Alain Werner, “hunter” of African war criminals

By Anne Vidalie

Posted today at 1:59 am, updated at 5:08 am

In this Geneva tea room, his long arms come alive over the course of the meeting, gradually cross the table, stretch towards his person opposite until touching his arm and tapping his finger on his pad. -notes. Alain Werner has the art of explaining, of insisting, of hammering, completely devoured by his cause, obsessed with the passing of time, erasing memories and carrying away memories. This is why this 49-year-old lawyer, founder, in 2012, of the small Swiss NGO Civitas Maxima, is trying to collect evidence of the atrocities perpetrated in two West African countries, Liberia and Sierra Leone, in the end of the 1990s, against a backdrop of civil war.

He knows it, only this fussy and arduous work will allow the victims to seek justice and the courts to try the accused. Eight trophies already appear on his hunting board, torn off by stubbornness. Eight proceedings opened in the United States, Switzerland, the United Kingdom, Belgium, Finland and even France, where the trial of a former Liberian rebel is due to open this year. “We will file new complaints between 2022 and 2025”, promises the lawyer. His Parisian colleague William Bourdon appreciates as a connoisseur: “Haute couture work. “

Read also “Jungle Jabbah” caught up in the United States by its crimes in Liberia

The offspring of an old Geneva family, the young Werner wanted to become a journalist. Finally, he opted for law, a way of inscribing himself in the paternal line – a grandfather judge, a father specializing in international arbitration. Alain, himself, will become a lawyer, like his “Hero”, the penalists having defended his beloved father-in-law, a banker crossed behind bars by his mother, a prison visitor. “I had the chance to meet people who guided me”, he confides modestly.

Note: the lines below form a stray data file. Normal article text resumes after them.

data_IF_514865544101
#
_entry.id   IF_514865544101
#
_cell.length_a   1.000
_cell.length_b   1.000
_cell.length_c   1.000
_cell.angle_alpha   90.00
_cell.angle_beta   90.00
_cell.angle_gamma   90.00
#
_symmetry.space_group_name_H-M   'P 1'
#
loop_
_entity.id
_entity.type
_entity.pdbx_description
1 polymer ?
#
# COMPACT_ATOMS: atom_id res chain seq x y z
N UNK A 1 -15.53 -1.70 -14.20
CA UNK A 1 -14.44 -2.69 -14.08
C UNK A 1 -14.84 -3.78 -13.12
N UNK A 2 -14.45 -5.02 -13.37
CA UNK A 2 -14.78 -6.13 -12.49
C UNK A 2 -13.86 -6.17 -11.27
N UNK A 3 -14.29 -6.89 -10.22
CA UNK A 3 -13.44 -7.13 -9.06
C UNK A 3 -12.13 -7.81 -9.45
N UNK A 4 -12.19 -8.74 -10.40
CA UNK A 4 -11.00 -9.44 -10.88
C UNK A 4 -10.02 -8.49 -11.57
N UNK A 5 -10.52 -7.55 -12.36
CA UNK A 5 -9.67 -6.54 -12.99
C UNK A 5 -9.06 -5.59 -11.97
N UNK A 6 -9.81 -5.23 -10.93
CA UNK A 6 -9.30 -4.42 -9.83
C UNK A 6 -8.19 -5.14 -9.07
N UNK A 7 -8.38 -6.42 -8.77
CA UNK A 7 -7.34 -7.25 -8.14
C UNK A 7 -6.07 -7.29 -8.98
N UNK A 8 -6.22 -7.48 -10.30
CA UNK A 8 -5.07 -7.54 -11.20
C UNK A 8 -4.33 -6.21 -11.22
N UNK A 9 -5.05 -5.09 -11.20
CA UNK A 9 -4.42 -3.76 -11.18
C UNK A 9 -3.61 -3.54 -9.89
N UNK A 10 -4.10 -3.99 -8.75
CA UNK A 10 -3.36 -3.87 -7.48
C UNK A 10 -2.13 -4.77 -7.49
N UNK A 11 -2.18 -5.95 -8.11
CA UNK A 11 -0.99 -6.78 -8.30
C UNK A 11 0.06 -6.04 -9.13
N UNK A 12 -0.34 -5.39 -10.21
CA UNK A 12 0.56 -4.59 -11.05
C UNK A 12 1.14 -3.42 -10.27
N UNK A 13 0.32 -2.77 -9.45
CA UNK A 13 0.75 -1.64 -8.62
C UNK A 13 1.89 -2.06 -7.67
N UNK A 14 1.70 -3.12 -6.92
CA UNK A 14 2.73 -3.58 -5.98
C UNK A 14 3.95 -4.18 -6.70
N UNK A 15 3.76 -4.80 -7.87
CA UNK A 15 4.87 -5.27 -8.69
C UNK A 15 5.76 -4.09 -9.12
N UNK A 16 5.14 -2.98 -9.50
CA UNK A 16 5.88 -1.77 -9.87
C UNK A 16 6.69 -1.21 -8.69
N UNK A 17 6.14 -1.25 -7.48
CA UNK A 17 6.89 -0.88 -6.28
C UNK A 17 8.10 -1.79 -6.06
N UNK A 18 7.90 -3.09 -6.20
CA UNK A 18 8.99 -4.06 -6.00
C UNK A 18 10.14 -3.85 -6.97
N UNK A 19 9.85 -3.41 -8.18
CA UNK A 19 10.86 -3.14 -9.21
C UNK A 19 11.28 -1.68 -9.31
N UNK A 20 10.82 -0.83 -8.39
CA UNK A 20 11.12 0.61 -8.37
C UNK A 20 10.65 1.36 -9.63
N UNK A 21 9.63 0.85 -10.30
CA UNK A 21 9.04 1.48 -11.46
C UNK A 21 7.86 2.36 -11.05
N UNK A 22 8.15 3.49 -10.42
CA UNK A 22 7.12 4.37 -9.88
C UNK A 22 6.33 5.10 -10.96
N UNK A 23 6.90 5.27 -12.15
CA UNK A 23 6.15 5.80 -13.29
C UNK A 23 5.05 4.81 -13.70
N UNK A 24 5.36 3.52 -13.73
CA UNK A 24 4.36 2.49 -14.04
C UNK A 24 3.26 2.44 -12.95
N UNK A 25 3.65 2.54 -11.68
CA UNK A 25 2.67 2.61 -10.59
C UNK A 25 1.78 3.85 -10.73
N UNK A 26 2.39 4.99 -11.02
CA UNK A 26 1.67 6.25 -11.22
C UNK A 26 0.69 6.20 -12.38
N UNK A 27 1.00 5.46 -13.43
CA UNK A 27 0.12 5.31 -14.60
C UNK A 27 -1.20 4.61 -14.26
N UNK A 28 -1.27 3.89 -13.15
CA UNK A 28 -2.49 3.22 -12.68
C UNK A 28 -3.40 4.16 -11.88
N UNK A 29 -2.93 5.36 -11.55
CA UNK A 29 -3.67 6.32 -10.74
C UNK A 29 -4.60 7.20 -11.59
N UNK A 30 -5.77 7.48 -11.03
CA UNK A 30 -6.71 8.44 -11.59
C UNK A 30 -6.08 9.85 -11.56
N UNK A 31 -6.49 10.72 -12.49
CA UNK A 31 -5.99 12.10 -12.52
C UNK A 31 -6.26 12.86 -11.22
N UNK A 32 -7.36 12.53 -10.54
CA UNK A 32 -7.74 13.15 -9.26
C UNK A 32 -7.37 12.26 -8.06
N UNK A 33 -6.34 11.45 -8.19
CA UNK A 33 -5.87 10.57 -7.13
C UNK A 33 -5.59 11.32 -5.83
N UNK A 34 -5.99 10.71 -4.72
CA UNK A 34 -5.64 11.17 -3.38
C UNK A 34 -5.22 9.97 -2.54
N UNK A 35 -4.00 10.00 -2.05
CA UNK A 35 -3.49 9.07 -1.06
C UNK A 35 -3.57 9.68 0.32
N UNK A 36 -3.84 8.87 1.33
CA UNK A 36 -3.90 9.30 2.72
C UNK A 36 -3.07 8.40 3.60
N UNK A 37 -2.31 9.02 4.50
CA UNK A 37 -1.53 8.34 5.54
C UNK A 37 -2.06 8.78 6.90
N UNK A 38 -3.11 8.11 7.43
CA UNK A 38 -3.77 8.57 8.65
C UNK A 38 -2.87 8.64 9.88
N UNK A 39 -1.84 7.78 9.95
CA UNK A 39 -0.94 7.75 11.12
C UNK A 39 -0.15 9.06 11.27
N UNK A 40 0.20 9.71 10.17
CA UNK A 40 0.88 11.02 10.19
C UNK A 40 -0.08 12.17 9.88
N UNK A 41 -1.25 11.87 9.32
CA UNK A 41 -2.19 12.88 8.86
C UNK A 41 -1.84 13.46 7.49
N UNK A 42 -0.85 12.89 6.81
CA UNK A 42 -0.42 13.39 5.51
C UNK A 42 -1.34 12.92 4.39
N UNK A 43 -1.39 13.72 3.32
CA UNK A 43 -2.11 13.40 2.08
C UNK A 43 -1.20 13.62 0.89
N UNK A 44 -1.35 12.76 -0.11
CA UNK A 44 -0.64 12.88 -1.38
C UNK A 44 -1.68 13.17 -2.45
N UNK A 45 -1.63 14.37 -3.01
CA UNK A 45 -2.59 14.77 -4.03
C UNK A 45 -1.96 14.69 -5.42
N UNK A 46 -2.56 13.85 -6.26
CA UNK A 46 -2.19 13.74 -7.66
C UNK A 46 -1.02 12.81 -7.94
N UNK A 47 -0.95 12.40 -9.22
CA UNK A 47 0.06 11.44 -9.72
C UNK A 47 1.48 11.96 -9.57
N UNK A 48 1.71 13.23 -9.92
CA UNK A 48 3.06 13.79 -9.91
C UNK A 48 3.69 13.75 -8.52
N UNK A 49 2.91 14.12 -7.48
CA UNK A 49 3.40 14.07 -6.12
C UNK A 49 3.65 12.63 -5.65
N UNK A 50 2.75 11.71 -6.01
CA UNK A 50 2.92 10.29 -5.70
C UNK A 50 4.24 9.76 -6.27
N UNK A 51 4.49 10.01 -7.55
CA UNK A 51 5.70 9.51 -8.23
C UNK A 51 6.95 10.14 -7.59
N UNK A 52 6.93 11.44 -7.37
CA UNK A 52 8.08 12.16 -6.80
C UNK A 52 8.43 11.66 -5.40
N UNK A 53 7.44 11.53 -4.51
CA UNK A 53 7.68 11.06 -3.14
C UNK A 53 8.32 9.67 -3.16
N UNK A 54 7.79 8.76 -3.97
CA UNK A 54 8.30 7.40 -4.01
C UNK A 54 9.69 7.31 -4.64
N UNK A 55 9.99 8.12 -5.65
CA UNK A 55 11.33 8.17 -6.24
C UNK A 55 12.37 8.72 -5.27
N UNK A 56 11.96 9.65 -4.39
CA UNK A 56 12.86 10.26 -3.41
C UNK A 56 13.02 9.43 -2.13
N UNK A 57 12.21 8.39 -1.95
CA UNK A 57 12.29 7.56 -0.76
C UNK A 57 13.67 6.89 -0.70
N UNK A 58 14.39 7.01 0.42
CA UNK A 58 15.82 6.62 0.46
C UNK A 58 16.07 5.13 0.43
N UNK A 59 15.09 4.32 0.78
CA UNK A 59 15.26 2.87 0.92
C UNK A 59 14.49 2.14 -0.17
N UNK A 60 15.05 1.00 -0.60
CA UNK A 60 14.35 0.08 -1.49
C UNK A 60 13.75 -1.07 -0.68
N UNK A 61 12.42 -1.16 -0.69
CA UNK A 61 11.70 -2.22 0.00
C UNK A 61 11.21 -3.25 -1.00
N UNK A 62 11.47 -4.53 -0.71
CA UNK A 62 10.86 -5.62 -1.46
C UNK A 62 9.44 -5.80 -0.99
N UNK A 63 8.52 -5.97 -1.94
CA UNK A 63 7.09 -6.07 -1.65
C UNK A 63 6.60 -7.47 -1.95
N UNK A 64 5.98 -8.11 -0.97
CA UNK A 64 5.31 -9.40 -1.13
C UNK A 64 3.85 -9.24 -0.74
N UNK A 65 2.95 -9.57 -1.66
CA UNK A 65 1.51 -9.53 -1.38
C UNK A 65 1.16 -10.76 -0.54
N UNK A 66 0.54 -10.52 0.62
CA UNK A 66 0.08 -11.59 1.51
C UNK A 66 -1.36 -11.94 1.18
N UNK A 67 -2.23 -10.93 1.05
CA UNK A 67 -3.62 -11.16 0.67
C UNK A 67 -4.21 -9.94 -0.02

After his license, the student takes off for two years. Direction London, where he serves breakfast in luxury hotels, then Australia and Asia, to Papua New Guinea. “The return to law and to Geneva, in 1999, was quite complicated”, he said euphemistically. After his two years of professional internship, he had to do it three times to get his diploma, while carrying out judicial observation missions in Tunisia with the Swiss League of Human Rights.

The fragility of the evidence

In 2002, he enrolled at Columbia University in New York, “To acquire the essential Anglo-Saxon varnish”. One of his teachers is Reed Brody, aka the “Dictator Hunter”. This lawyer, spokesperson for the NGO Human Rights Watch, is a figure in the fight against impunity for “warlords”. Alain Werner dreams of following suit. A year later, his American master’s degree in his pocket, he therefore applied to the courts for Rwanda and the former Yugoslavia. Disappointment: we do not even answer him. “I was distressed, I had no more money, and I did not want to return to Geneva”, he says.

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Alain Werner, “hunter” of African war criminals

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